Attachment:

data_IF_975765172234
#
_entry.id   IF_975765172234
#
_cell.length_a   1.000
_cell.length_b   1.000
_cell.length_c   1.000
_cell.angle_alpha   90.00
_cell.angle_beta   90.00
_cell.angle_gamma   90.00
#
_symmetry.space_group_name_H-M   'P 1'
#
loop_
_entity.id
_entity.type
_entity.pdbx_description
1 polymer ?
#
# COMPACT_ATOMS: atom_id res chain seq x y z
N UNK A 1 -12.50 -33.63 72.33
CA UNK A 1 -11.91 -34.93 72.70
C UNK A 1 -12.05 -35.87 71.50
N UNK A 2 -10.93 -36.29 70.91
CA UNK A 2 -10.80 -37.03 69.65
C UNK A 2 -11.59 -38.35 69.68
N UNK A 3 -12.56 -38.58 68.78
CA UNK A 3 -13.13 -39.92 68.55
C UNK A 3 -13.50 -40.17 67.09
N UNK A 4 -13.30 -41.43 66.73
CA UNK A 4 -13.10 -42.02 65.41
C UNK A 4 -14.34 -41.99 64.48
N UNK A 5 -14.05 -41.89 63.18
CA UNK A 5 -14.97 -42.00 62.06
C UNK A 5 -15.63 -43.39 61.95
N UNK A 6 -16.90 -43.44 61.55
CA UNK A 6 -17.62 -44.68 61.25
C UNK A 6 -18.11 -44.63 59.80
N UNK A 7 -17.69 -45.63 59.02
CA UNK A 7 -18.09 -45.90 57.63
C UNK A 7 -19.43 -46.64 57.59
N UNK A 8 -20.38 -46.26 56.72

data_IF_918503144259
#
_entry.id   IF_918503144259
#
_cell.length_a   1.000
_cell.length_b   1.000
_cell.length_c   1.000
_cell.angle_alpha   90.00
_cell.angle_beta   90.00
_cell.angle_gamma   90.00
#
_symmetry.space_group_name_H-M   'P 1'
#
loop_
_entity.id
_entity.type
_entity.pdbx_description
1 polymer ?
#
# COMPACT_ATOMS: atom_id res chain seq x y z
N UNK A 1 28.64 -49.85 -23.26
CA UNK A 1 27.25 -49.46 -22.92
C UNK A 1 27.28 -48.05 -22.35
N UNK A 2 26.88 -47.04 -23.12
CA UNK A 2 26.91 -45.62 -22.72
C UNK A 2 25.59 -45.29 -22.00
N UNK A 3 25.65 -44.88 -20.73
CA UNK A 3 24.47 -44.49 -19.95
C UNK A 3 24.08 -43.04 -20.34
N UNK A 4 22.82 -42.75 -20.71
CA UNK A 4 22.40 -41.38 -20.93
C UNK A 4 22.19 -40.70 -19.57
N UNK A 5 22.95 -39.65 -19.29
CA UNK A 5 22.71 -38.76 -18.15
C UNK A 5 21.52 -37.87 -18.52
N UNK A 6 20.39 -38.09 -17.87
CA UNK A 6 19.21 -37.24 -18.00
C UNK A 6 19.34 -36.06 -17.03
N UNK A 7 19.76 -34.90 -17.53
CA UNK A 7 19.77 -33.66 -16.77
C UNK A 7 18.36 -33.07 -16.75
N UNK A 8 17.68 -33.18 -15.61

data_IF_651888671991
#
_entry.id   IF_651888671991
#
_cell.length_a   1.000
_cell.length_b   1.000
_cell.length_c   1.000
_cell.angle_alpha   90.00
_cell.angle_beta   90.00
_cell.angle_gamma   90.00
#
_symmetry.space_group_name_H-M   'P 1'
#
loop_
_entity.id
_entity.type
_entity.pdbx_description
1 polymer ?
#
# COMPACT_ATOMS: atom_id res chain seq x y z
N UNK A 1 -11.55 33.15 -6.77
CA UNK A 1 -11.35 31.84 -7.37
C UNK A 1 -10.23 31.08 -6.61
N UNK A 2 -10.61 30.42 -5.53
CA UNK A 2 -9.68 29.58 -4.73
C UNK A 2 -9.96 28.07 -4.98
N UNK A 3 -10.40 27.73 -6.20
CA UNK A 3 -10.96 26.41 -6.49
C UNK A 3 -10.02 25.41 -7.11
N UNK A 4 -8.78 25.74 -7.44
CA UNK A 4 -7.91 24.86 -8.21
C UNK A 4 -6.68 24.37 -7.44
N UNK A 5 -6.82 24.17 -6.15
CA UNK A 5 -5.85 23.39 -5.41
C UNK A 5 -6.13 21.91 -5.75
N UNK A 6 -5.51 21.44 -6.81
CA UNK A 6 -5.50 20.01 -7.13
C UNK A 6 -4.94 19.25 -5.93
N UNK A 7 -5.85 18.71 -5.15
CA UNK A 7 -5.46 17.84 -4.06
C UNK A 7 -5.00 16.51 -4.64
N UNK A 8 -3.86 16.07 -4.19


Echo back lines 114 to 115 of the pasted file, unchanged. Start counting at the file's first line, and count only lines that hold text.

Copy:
N UNK A 4 -8.78 25.74 -7.44
CA UNK A 4 -7.91 24.86 -8.21